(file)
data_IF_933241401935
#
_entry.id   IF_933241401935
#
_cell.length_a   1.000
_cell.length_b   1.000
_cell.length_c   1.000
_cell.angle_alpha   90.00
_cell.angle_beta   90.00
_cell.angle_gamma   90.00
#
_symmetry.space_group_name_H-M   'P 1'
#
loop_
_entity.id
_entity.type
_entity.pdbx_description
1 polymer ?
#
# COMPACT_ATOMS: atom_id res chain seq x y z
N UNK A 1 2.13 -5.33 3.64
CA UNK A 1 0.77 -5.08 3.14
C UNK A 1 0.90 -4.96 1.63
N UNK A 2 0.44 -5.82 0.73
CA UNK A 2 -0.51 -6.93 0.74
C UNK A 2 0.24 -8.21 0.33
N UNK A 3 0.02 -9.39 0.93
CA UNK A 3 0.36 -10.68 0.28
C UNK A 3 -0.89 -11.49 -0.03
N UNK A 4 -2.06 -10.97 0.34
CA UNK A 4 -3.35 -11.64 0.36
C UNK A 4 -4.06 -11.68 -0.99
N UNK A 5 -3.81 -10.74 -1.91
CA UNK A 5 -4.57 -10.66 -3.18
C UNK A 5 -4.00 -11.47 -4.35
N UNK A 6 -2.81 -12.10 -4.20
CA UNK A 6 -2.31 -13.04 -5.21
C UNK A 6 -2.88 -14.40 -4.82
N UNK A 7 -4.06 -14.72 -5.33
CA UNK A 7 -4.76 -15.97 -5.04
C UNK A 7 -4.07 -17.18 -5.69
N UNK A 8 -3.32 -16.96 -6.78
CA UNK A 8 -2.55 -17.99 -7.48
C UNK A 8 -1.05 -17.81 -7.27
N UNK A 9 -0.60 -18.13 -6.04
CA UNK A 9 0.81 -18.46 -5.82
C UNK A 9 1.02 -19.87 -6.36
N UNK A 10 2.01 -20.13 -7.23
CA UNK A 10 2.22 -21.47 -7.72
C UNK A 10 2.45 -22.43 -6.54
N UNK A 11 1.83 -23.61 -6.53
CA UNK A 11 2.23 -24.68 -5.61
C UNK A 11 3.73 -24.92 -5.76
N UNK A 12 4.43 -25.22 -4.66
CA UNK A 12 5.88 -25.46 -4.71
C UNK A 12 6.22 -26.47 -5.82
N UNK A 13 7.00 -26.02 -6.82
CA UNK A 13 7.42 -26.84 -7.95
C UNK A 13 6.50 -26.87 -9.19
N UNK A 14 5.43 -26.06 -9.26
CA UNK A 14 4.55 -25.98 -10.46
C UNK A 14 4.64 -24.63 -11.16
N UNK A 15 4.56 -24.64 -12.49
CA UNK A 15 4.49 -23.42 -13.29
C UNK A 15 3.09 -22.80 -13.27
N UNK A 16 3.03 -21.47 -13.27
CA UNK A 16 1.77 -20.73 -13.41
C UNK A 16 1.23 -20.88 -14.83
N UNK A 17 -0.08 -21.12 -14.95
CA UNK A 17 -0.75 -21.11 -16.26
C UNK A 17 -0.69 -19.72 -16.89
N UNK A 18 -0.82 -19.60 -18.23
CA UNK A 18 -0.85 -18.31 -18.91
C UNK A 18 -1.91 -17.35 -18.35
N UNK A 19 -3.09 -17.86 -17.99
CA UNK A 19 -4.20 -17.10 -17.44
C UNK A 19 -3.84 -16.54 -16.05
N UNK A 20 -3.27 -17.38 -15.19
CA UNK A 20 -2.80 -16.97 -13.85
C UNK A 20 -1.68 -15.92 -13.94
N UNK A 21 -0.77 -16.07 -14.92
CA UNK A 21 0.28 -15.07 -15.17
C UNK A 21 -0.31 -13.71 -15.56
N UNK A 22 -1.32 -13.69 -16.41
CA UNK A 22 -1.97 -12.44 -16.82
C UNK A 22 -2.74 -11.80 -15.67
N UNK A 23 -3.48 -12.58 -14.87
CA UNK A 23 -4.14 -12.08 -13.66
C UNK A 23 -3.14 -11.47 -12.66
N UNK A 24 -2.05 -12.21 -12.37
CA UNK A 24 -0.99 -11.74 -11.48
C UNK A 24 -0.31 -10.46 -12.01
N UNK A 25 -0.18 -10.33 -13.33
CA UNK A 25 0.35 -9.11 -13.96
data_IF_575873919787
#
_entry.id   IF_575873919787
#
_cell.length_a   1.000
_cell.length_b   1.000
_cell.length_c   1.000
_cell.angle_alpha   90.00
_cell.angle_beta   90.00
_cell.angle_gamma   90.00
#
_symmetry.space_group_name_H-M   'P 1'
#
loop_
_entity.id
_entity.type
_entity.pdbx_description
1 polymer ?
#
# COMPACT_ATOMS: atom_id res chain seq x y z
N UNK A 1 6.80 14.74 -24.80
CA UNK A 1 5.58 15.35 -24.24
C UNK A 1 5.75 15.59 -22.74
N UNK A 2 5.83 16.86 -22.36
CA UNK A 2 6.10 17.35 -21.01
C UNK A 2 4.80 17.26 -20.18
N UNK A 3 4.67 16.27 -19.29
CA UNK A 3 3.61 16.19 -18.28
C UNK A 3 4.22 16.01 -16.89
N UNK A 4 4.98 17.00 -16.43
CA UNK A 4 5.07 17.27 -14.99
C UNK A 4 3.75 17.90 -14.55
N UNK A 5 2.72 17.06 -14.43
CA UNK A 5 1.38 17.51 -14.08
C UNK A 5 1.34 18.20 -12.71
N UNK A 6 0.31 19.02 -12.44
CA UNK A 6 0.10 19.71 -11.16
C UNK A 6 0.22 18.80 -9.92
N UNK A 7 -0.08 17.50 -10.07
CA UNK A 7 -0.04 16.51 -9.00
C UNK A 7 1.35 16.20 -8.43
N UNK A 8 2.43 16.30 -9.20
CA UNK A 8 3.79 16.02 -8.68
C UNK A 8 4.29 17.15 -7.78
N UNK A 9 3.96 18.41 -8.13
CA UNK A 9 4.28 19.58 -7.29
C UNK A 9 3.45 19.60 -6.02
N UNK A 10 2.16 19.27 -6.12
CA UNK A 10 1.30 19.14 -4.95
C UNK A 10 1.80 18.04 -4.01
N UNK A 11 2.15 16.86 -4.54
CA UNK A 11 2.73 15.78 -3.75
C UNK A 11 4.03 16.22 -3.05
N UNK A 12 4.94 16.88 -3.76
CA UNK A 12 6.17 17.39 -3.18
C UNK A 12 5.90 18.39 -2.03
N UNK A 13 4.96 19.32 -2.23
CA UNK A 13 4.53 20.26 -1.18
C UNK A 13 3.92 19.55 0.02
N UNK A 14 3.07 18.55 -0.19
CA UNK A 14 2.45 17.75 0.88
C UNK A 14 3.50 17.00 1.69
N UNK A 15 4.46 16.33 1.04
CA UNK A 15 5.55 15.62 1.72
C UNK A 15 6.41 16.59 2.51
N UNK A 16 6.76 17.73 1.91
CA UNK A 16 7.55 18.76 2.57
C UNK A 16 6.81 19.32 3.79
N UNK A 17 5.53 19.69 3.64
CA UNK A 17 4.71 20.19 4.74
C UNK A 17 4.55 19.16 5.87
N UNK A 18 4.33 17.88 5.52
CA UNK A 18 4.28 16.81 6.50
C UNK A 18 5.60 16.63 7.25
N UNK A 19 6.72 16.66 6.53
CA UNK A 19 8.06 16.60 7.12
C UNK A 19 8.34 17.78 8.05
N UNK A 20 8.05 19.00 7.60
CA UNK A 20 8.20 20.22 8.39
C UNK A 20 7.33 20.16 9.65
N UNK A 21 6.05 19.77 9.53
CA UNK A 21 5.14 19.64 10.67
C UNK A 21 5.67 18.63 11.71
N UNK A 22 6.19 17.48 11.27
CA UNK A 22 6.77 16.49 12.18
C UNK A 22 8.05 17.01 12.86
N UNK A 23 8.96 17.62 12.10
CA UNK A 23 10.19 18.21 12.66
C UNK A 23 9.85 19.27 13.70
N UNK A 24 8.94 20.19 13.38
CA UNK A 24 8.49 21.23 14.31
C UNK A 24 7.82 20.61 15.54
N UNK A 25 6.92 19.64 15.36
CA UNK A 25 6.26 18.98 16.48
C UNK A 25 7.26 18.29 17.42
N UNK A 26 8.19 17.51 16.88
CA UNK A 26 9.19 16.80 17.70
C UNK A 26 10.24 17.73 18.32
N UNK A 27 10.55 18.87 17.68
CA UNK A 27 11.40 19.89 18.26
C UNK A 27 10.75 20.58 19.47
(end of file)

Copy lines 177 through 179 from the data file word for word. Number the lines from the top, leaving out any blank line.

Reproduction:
C UNK A 21 5.67 18.63 11.71
N UNK A 22 6.19 17.48 11.27
CA UNK A 22 6.77 16.49 12.18